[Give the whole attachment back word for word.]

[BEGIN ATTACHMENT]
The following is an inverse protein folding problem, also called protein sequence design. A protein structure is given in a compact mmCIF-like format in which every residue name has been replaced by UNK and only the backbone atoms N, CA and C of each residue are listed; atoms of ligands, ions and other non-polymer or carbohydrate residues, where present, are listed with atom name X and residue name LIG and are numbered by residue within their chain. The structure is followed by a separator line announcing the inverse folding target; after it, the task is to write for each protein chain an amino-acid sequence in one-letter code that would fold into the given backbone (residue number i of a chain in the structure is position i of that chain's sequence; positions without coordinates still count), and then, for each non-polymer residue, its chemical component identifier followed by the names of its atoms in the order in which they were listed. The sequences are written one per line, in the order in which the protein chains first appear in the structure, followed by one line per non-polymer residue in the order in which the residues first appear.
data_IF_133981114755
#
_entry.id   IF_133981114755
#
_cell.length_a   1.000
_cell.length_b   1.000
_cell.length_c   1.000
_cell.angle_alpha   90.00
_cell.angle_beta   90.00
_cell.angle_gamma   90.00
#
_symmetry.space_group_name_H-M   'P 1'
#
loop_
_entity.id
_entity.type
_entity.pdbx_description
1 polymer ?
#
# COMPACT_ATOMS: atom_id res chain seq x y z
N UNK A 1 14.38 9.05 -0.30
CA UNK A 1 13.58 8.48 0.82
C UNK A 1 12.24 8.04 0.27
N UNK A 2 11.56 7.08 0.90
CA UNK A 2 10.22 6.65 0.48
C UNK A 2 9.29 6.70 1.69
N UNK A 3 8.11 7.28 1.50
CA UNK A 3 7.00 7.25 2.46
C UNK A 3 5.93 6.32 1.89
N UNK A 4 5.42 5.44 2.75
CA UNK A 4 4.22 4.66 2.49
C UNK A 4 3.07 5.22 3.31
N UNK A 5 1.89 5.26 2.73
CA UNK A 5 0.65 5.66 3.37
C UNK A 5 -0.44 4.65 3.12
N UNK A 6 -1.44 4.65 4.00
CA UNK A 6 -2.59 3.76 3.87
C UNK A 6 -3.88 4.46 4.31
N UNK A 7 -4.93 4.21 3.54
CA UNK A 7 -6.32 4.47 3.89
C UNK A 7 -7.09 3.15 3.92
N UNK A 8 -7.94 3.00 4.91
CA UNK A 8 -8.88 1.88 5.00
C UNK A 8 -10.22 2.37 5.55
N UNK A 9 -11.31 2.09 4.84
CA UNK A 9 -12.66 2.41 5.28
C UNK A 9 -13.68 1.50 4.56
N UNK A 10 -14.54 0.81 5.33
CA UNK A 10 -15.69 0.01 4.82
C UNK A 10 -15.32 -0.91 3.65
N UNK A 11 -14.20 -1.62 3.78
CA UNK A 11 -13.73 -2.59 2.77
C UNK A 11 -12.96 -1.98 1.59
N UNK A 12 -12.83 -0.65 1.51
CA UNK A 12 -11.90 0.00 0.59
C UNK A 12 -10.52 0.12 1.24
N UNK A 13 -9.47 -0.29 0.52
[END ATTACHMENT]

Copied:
The following is an inverse protein folding problem, also called protein sequence design. A protein structure is given in a compact mmCIF-like format in which every residue name has been replaced by UNK and only the backbone atoms N, CA and C of each residue are listed; atoms of ligands, ions and other non-polymer or carbohydrate residues, where present, are listed with atom name X and residue name LIG and are numbered by residue within their chain. The structure is followed by a separator line announcing the inverse folding target; after it, the task is to write for each protein chain an amino-acid sequence in one-letter code that would fold into the given backbone (residue number i of a chain in the structure is position i of that chain's sequence; positions without coordinates still count), and then, for each non-polymer residue, its chemical component identifier followed by the names of its atoms in the order in which they were listed. The sequences are written one per line, in the order in which the protein chains first appear in the structure, followed by one line per non-polymer residue in the order in which the residues first appear.
data_IF_133981114755
#
_entry.id   IF_133981114755
#
_cell.length_a   1.000
_cell.length_b   1.000
_cell.length_c   1.000
_cell.angle_alpha   90.00
_cell.angle_beta   90.00
_cell.angle_gamma   90.00
#
_symmetry.space_group_name_H-M   'P 1'
#
loop_
_entity.id
_entity.type
_entity.pdbx_description
1 polymer ?
#
# COMPACT_ATOMS: atom_id res chain seq x y z
N UNK A 1 14.38 9.05 -0.30
CA UNK A 1 13.58 8.48 0.82
C UNK A 1 12.24 8.04 0.27
N UNK A 2 11.56 7.08 0.90
CA UNK A 2 10.22 6.65 0.48
C UNK A 2 9.29 6.70 1.69
N UNK A 3 8.11 7.28 1.50
CA UNK A 3 7.00 7.25 2.46
C UNK A 3 5.93 6.32 1.89
N UNK A 4 5.42 5.44 2.75
CA UNK A 4 4.22 4.66 2.49
C UNK A 4 3.07 5.22 3.31
N UNK A 5 1.89 5.26 2.73
CA UNK A 5 0.65 5.66 3.37
C UNK A 5 -0.44 4.65 3.12
N UNK A 6 -1.44 4.65 4.00
CA UNK A 6 -2.59 3.76 3.87
C UNK A 6 -3.88 4.46 4.31
N UNK A 7 -4.93 4.21 3.54
CA UNK A 7 -6.32 4.47 3.89
C UNK A 7 -7.09 3.15 3.92
N UNK A 8 -7.94 3.00 4.91
CA UNK A 8 -8.88 1.88 5.00
C UNK A 8 -10.22 2.37 5.55
N UNK A 9 -11.31 2.09 4.84
CA UNK A 9 -12.66 2.41 5.28
C UNK A 9 -13.68 1.50 4.56
N UNK A 10 -14.54 0.81 5.33
CA UNK A 10 -15.69 0.01 4.82
C UNK A 10 -15.32 -0.91 3.65
N UNK A 11 -14.20 -1.62 3.78
CA UNK A 11 -13.73 -2.59 2.77
C UNK A 11 -12.96 -1.98 1.59
N UNK A 12 -12.83 -0.65 1.51
CA UNK A 12 -11.90 0.00 0.59
C UNK A 12 -10.52 0.12 1.24
N UNK A 13 -9.47 -0.29 0.52